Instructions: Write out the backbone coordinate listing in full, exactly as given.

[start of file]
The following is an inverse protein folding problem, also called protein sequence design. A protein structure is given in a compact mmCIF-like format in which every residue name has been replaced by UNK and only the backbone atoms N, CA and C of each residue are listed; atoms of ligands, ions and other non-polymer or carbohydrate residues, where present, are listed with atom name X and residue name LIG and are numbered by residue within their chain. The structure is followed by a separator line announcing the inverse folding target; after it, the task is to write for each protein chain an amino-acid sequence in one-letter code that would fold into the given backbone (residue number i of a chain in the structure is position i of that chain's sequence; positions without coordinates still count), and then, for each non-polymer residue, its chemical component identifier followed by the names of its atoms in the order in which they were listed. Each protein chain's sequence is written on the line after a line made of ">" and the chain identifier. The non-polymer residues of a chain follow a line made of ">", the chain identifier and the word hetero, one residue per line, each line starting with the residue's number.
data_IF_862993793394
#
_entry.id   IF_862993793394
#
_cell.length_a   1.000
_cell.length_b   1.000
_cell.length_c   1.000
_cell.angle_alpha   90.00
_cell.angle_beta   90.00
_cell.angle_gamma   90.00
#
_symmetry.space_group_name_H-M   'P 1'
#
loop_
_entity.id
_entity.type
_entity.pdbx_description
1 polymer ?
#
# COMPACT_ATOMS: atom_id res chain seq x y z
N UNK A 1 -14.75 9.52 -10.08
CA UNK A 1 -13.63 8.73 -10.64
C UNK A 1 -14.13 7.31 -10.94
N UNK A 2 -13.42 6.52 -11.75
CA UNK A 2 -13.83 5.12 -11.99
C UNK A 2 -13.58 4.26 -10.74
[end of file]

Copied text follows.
The following is an inverse protein folding problem, also called protein sequence design. A protein structure is given in a compact mmCIF-like format in which every residue name has been replaced by UNK and only the backbone atoms N, CA and C of each residue are listed; atoms of ligands, ions and other non-polymer or carbohydrate residues, where present, are listed with atom name X and residue name LIG and are numbered by residue within their chain. The structure is followed by a separator line announcing the inverse folding target; after it, the task is to write for each protein chain an amino-acid sequence in one-letter code that would fold into the given backbone (residue number i of a chain in the structure is position i of that chain's sequence; positions without coordinates still count), and then, for each non-polymer residue, its chemical component identifier followed by the names of its atoms in the order in which they were listed. Each protein chain's sequence is written on the line after a line made of ">" and the chain identifier. The non-polymer residues of a chain follow a line made of ">", the chain identifier and the word hetero, one residue per line, each line starting with the residue's number.
data_IF_862993793394
#
_entry.id   IF_862993793394
#
_cell.length_a   1.000
_cell.length_b   1.000
_cell.length_c   1.000
_cell.angle_alpha   90.00
_cell.angle_beta   90.00
_cell.angle_gamma   90.00
#
_symmetry.space_group_name_H-M   'P 1'
#
loop_
_entity.id
_entity.type
_entity.pdbx_description
1 polymer ?
#
# COMPACT_ATOMS: atom_id res chain seq x y z
N UNK A 1 -14.75 9.52 -10.08
CA UNK A 1 -13.63 8.73 -10.64
C UNK A 1 -14.13 7.31 -10.94
N UNK A 2 -13.42 6.52 -11.75
CA UNK A 2 -13.83 5.12 -11.99
C UNK A 2 -13.58 4.26 -10.74